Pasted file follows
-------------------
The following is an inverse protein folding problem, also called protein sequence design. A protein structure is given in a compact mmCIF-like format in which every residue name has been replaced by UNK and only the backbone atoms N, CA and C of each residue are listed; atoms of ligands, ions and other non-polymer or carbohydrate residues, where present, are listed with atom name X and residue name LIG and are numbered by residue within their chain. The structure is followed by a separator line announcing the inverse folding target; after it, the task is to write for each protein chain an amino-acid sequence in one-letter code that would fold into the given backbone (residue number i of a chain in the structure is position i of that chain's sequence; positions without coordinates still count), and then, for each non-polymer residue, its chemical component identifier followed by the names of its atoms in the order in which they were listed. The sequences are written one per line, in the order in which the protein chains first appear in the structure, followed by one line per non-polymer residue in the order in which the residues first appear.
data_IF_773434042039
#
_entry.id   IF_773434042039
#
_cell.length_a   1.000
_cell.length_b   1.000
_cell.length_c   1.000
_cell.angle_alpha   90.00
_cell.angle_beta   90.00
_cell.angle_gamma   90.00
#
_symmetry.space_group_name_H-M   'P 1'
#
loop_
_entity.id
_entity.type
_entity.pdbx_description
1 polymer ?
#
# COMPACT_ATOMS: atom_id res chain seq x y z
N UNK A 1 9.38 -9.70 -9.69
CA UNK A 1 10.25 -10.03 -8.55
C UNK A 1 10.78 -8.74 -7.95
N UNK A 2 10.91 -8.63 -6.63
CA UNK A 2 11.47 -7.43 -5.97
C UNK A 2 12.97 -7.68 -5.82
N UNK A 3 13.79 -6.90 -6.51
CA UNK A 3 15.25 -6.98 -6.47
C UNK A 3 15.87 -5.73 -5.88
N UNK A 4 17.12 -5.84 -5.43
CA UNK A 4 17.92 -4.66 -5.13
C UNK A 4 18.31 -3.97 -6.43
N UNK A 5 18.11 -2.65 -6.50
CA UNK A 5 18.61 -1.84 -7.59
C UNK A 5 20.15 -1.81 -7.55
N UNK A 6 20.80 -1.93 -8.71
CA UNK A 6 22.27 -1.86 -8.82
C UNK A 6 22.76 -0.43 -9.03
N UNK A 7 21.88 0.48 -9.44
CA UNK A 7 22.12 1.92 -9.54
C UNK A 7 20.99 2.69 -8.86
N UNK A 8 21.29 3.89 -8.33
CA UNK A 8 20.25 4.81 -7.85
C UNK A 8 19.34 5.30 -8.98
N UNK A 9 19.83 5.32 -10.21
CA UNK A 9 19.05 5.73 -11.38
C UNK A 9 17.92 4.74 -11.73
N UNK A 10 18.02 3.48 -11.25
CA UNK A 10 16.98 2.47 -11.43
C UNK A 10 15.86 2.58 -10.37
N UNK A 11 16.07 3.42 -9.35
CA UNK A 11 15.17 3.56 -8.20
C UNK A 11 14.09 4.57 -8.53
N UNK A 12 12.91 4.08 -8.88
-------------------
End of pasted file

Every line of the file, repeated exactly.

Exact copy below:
The following is an inverse protein folding problem, also called protein sequence design. A protein structure is given in a compact mmCIF-like format in which every residue name has been replaced by UNK and only the backbone atoms N, CA and C of each residue are listed; atoms of ligands, ions and other non-polymer or carbohydrate residues, where present, are listed with atom name X and residue name LIG and are numbered by residue within their chain. The structure is followed by a separator line announcing the inverse folding target; after it, the task is to write for each protein chain an amino-acid sequence in one-letter code that would fold into the given backbone (residue number i of a chain in the structure is position i of that chain's sequence; positions without coordinates still count), and then, for each non-polymer residue, its chemical component identifier followed by the names of its atoms in the order in which they were listed. The sequences are written one per line, in the order in which the protein chains first appear in the structure, followed by one line per non-polymer residue in the order in which the residues first appear.
data_IF_773434042039
#
_entry.id   IF_773434042039
#
_cell.length_a   1.000
_cell.length_b   1.000
_cell.length_c   1.000
_cell.angle_alpha   90.00
_cell.angle_beta   90.00
_cell.angle_gamma   90.00
#
_symmetry.space_group_name_H-M   'P 1'
#
loop_
_entity.id
_entity.type
_entity.pdbx_description
1 polymer ?
#
# COMPACT_ATOMS: atom_id res chain seq x y z
N UNK A 1 9.38 -9.70 -9.69
CA UNK A 1 10.25 -10.03 -8.55
C UNK A 1 10.78 -8.74 -7.95
N UNK A 2 10.91 -8.63 -6.63
CA UNK A 2 11.47 -7.43 -5.97
C UNK A 2 12.97 -7.68 -5.82
N UNK A 3 13.79 -6.90 -6.51
CA UNK A 3 15.25 -6.98 -6.47
C UNK A 3 15.87 -5.73 -5.88
N UNK A 4 17.12 -5.84 -5.43
CA UNK A 4 17.92 -4.66 -5.13
C UNK A 4 18.31 -3.97 -6.43
N UNK A 5 18.11 -2.65 -6.50
CA UNK A 5 18.61 -1.84 -7.59
C UNK A 5 20.15 -1.81 -7.55
N UNK A 6 20.80 -1.93 -8.71
CA UNK A 6 22.27 -1.86 -8.82
C UNK A 6 22.76 -0.43 -9.03
N UNK A 7 21.88 0.48 -9.44
CA UNK A 7 22.12 1.92 -9.54
C UNK A 7 20.99 2.69 -8.86
N UNK A 8 21.29 3.89 -8.33
CA UNK A 8 20.25 4.81 -7.85
C UNK A 8 19.34 5.30 -8.98
N UNK A 9 19.83 5.32 -10.21
CA UNK A 9 19.05 5.73 -11.38
C UNK A 9 17.92 4.74 -11.73
N UNK A 10 18.02 3.48 -11.25
CA UNK A 10 16.98 2.47 -11.43
C UNK A 10 15.86 2.58 -10.37
N UNK A 11 16.07 3.42 -9.35
CA UNK A 11 15.17 3.56 -8.20
C UNK A 11 14.09 4.57 -8.53
N UNK A 12 12.91 4.08 -8.88